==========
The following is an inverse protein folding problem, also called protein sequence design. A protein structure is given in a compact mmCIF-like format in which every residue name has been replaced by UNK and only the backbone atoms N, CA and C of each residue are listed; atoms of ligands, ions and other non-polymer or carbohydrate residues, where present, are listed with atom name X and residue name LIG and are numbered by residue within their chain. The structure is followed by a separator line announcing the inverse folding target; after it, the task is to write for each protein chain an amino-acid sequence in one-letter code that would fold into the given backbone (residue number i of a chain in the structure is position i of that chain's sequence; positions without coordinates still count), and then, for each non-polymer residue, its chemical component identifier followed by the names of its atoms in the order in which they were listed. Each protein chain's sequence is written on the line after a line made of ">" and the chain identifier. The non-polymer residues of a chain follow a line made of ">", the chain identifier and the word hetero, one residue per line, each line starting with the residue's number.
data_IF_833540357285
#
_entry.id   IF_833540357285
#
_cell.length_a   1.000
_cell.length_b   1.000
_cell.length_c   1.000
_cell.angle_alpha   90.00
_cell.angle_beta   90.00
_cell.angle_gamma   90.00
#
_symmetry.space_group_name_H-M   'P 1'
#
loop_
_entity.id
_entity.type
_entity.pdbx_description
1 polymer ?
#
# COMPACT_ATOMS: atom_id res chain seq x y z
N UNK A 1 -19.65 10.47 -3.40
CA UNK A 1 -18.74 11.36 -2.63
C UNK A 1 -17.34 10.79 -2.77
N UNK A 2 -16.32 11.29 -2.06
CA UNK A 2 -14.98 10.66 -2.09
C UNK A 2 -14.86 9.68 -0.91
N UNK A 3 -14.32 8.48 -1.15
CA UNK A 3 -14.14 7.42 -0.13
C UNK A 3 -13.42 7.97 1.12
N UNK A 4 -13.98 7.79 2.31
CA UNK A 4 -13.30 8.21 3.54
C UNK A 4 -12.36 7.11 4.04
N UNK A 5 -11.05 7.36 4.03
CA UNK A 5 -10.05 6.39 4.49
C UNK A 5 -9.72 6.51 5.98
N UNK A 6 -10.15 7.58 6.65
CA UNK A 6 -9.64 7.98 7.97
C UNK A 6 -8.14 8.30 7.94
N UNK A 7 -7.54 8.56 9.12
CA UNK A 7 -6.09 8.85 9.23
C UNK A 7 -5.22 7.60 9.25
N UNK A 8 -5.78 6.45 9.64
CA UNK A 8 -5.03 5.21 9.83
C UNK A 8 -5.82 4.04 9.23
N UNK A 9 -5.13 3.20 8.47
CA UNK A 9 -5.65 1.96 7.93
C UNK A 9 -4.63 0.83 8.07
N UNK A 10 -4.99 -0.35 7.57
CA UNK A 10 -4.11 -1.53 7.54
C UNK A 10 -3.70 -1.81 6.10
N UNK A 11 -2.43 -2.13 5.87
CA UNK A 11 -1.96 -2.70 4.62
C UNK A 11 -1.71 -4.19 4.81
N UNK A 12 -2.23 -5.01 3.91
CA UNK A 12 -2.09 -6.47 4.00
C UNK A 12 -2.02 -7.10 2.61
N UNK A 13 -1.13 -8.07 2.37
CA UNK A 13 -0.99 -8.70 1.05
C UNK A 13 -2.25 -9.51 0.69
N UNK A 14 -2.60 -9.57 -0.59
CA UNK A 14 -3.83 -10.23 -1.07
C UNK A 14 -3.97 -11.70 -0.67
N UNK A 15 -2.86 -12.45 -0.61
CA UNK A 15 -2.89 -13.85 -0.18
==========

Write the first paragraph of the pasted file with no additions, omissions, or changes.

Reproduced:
The following is an inverse protein folding problem, also called protein sequence design. A protein structure is given in a compact mmCIF-like format in which every residue name has been replaced by UNK and only the backbone atoms N, CA and C of each residue are listed; atoms of ligands, ions and other non-polymer or carbohydrate residues, where present, are listed with atom name X and residue name LIG and are numbered by residue within their chain. The structure is followed by a separator line announcing the inverse folding target; after it, the task is to write for each protein chain an amino-acid sequence in one-letter code that would fold into the given backbone (residue number i of a chain in the structure is position i of that chain's sequence; positions without coordinates still count), and then, for each non-polymer residue, its chemical component identifier followed by the names of its atoms in the order in which they were listed. Each protein chain's sequence is written on the line after a line made of ">" and the chain identifier. The non-polymer residues of a chain follow a line made of ">", the chain identifier and the word hetero, one residue per line, each line starting with the residue's number.